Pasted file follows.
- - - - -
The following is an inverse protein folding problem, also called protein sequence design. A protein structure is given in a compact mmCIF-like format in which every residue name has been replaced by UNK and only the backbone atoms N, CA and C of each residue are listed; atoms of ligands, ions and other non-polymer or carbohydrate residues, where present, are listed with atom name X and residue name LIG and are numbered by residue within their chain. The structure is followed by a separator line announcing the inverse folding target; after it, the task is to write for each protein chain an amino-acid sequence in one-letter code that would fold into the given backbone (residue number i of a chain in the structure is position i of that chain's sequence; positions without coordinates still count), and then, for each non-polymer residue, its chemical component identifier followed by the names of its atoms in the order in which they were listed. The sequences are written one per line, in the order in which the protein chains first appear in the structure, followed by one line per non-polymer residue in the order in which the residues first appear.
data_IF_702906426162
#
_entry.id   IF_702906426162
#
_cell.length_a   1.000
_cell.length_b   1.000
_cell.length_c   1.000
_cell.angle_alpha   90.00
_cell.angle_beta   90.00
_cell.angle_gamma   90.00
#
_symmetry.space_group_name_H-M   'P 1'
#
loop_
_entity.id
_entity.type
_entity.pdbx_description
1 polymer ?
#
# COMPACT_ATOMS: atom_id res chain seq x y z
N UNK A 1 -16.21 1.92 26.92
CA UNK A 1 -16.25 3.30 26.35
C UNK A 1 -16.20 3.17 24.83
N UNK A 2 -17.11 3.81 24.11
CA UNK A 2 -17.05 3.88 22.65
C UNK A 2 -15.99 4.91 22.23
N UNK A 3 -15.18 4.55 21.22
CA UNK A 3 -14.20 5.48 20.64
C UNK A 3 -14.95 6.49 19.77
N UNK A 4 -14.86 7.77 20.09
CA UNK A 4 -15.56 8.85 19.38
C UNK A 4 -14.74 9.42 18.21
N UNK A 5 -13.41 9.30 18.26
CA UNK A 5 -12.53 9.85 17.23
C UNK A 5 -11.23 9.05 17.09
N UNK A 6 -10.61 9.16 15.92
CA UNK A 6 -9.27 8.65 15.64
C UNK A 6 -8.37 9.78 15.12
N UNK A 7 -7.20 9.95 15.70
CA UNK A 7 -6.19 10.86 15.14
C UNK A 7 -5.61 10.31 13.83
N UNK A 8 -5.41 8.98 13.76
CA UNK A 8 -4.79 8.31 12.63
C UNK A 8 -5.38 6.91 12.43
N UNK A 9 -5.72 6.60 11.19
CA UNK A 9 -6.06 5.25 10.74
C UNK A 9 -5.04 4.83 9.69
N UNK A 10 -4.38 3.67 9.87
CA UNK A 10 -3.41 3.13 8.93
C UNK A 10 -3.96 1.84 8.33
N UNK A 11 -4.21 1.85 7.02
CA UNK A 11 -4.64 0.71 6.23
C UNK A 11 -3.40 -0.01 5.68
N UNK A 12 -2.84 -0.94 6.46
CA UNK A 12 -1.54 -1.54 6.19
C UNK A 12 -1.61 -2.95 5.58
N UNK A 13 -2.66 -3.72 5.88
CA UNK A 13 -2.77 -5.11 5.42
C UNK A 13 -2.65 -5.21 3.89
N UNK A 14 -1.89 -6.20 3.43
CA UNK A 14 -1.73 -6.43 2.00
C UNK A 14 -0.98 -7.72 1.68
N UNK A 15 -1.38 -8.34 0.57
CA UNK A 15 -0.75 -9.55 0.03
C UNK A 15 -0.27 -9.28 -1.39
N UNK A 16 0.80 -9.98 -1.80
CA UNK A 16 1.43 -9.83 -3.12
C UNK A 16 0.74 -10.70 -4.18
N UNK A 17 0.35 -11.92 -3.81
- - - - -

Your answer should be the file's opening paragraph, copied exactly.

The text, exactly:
The following is an inverse protein folding problem, also called protein sequence design. A protein structure is given in a compact mmCIF-like format in which every residue name has been replaced by UNK and only the backbone atoms N, CA and C of each residue are listed; atoms of ligands, ions and other non-polymer or carbohydrate residues, where present, are listed with atom name X and residue name LIG and are numbered by residue within their chain. The structure is followed by a separator line announcing the inverse folding target; after it, the task is to write for each protein chain an amino-acid sequence in one-letter code that would fold into the given backbone (residue number i of a chain in the structure is position i of that chain's sequence; positions without coordinates still count), and then, for each non-polymer residue, its chemical component identifier followed by the names of its atoms in the order in which they were listed. The sequences are written one per line, in the order in which the protein chains first appear in the structure, followed by one line per non-polymer residue in the order in which the residues first appear.